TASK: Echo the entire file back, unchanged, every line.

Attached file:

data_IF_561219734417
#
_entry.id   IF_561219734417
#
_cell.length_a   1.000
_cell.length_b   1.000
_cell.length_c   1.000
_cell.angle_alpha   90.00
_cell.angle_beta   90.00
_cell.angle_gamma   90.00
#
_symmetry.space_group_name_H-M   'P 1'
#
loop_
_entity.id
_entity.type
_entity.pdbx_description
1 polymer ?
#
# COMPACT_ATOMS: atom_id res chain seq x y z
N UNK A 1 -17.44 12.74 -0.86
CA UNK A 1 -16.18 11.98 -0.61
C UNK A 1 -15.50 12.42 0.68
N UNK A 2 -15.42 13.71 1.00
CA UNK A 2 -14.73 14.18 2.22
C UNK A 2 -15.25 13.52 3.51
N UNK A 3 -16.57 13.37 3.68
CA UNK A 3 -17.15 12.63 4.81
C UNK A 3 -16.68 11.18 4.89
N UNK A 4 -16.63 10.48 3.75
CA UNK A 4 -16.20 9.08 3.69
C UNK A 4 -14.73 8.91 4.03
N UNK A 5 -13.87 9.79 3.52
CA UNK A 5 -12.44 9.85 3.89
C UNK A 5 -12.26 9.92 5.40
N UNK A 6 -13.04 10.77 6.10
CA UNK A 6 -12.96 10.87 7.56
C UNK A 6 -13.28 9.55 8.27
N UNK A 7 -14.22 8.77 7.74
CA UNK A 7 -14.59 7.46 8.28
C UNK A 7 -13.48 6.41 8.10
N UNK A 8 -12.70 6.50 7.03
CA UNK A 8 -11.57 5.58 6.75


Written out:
data_IF_561219734417
#
_entry.id   IF_561219734417
#
_cell.length_a   1.000
_cell.length_b   1.000
_cell.length_c   1.000
_cell.angle_alpha   90.00
_cell.angle_beta   90.00
_cell.angle_gamma   90.00
#
_symmetry.space_group_name_H-M   'P 1'
#
loop_
_entity.id
_entity.type
_entity.pdbx_description
1 polymer ?
#
# COMPACT_ATOMS: atom_id res chain seq x y z
N UNK A 1 -17.44 12.74 -0.86
CA UNK A 1 -16.18 11.98 -0.61
C UNK A 1 -15.50 12.42 0.68
N UNK A 2 -15.42 13.71 1.00
CA UNK A 2 -14.73 14.18 2.22
C UNK A 2 -15.25 13.52 3.51
N UNK A 3 -16.57 13.37 3.68
CA UNK A 3 -17.15 12.63 4.81
C UNK A 3 -16.68 11.18 4.89
N UNK A 4 -16.63 10.48 3.75
CA UNK A 4 -16.20 9.08 3.69
C UNK A 4 -14.73 8.91 4.03
N UNK A 5 -13.87 9.79 3.52
CA UNK A 5 -12.44 9.85 3.89
C UNK A 5 -12.26 9.92 5.40
N UNK A 6 -13.04 10.77 6.10
CA UNK A 6 -12.96 10.87 7.56
C UNK A 6 -13.28 9.55 8.27
N UNK A 7 -14.22 8.77 7.74
CA UNK A 7 -14.59 7.46 8.28
C UNK A 7 -13.48 6.41 8.10
N UNK A 8 -12.70 6.50 7.03
CA UNK A 8 -11.57 5.58 6.75